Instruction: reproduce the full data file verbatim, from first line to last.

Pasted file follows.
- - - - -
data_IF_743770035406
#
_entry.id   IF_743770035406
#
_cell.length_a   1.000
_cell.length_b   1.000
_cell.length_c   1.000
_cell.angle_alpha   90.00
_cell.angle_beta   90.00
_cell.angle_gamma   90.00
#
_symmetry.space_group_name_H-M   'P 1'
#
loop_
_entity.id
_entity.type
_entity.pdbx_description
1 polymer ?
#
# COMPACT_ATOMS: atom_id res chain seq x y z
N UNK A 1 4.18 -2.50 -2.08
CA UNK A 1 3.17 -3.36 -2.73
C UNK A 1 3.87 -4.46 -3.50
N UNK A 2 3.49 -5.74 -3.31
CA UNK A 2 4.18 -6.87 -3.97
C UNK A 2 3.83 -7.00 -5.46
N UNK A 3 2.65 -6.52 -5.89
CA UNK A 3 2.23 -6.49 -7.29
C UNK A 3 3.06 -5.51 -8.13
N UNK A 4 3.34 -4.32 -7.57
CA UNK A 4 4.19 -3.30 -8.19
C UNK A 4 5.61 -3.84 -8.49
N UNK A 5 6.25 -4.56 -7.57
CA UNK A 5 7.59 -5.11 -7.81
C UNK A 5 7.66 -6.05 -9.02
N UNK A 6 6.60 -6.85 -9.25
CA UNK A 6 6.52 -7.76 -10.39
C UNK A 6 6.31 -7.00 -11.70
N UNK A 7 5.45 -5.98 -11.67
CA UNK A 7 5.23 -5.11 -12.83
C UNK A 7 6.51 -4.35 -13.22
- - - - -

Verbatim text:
data_IF_743770035406
#
_entry.id   IF_743770035406
#
_cell.length_a   1.000
_cell.length_b   1.000
_cell.length_c   1.000
_cell.angle_alpha   90.00
_cell.angle_beta   90.00
_cell.angle_gamma   90.00
#
_symmetry.space_group_name_H-M   'P 1'
#
loop_
_entity.id
_entity.type
_entity.pdbx_description
1 polymer ?
#
# COMPACT_ATOMS: atom_id res chain seq x y z
N UNK A 1 4.18 -2.50 -2.08
CA UNK A 1 3.17 -3.36 -2.73
C UNK A 1 3.87 -4.46 -3.50
N UNK A 2 3.49 -5.74 -3.31
CA UNK A 2 4.18 -6.87 -3.97
C UNK A 2 3.83 -7.00 -5.46
N UNK A 3 2.65 -6.52 -5.89
CA UNK A 3 2.23 -6.49 -7.29
C UNK A 3 3.06 -5.51 -8.13
N UNK A 4 3.34 -4.32 -7.57
CA UNK A 4 4.19 -3.30 -8.19
C UNK A 4 5.61 -3.84 -8.49
N UNK A 5 6.25 -4.56 -7.57
CA UNK A 5 7.59 -5.11 -7.81
C UNK A 5 7.66 -6.05 -9.02
N UNK A 6 6.60 -6.85 -9.25
CA UNK A 6 6.52 -7.76 -10.39
C UNK A 6 6.31 -7.00 -11.70
N UNK A 7 5.45 -5.98 -11.67
CA UNK A 7 5.23 -5.11 -12.83
C UNK A 7 6.51 -4.35 -13.22